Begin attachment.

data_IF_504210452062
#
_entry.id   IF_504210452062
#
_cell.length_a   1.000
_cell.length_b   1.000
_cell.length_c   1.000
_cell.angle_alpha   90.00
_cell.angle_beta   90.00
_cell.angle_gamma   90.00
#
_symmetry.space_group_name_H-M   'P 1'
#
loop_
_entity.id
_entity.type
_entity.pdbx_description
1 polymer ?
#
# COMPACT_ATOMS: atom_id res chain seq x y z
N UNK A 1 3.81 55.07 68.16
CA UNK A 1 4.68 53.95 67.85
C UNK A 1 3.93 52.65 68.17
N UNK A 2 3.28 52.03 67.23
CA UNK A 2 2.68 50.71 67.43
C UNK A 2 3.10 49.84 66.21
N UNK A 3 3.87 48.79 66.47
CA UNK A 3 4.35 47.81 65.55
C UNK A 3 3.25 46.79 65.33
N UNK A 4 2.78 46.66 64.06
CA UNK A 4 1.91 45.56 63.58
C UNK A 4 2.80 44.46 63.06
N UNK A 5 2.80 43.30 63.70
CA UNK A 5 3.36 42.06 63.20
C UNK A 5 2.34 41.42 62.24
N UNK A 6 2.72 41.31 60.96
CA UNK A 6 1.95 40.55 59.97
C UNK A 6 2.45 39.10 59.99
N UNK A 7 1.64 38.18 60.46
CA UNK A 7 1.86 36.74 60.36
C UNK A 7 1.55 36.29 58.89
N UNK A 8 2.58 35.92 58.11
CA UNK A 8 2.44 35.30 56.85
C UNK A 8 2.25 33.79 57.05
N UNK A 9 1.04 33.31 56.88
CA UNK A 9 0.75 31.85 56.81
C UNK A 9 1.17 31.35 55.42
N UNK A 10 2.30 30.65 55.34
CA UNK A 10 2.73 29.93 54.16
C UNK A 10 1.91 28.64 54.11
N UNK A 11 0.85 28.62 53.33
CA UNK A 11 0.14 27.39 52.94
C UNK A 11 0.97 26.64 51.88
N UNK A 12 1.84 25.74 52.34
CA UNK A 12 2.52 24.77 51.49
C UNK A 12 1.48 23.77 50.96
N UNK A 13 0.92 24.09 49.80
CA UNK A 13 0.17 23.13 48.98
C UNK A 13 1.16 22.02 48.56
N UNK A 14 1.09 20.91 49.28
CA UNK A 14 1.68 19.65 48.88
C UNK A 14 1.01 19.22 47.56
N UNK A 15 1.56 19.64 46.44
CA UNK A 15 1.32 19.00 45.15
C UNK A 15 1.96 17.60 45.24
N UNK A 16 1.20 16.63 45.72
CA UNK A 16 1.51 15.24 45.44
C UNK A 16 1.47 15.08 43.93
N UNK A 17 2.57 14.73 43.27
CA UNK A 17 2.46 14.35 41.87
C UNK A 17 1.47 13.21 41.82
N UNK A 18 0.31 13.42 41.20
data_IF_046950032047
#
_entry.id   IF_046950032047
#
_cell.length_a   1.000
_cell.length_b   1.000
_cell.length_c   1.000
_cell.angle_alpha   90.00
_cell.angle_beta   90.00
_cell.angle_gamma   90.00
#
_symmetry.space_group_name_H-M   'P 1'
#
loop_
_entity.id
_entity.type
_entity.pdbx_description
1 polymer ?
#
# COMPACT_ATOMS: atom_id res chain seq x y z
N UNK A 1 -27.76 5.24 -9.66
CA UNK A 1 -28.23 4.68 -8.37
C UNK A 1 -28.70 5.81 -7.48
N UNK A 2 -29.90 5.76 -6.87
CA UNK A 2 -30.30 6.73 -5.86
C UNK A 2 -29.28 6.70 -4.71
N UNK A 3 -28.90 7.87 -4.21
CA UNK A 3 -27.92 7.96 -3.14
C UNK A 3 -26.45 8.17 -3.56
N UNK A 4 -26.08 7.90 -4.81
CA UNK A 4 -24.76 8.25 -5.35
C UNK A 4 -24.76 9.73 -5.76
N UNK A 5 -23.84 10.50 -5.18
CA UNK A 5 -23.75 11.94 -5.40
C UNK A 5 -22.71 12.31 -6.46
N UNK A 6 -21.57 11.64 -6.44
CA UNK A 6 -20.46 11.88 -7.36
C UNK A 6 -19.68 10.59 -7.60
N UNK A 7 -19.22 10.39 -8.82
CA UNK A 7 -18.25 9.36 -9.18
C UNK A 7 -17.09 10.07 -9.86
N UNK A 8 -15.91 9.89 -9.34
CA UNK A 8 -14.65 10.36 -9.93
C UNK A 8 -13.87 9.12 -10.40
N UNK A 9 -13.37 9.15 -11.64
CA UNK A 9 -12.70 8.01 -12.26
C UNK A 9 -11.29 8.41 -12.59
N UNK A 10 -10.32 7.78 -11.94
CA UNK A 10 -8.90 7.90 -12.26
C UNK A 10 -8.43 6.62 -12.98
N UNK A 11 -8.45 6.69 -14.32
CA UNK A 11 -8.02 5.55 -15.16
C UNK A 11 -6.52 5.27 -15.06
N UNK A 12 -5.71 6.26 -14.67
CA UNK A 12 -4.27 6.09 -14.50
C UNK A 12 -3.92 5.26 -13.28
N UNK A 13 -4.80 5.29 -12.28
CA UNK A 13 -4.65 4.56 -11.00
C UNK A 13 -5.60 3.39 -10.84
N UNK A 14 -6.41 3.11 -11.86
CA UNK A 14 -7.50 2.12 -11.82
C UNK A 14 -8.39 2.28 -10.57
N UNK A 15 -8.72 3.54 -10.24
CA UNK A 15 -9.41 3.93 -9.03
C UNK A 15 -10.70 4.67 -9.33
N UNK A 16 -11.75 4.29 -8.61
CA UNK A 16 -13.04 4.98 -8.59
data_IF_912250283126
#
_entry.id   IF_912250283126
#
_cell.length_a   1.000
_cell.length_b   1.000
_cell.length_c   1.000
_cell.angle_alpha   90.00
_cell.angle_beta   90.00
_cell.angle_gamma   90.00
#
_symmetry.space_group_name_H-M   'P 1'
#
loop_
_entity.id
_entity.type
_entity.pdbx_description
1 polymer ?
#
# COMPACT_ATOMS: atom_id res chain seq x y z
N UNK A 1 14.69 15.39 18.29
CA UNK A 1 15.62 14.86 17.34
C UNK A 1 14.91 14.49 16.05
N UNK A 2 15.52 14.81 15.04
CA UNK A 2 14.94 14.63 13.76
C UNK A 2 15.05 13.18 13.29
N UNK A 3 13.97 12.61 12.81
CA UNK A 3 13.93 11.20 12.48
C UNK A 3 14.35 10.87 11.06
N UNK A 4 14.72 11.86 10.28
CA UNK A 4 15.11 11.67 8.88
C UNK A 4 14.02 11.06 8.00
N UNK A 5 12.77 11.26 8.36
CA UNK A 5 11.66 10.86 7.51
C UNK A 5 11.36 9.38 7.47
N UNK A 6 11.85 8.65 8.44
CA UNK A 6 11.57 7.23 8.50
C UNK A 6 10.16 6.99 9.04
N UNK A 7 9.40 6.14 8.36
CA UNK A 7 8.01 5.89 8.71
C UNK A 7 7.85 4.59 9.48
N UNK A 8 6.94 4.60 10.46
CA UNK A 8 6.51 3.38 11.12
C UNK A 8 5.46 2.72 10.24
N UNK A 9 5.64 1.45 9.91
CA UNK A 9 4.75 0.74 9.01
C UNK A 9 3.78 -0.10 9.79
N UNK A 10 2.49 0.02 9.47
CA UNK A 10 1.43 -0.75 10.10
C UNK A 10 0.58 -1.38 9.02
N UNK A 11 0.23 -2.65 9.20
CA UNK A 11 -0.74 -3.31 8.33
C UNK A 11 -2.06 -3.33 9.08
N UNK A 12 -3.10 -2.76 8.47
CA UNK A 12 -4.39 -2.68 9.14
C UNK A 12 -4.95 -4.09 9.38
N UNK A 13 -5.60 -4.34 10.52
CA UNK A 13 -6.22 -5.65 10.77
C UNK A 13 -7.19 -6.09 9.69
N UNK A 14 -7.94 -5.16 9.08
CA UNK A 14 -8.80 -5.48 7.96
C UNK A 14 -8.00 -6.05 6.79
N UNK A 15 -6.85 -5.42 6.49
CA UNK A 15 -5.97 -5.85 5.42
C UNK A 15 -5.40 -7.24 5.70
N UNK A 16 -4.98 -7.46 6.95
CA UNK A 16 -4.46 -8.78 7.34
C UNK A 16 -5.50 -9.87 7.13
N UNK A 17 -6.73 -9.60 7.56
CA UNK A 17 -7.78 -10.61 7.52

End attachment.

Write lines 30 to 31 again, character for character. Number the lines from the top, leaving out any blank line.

N UNK A 4 2.78 46.66 64.06
CA UNK A 4 1.91 45.56 63.58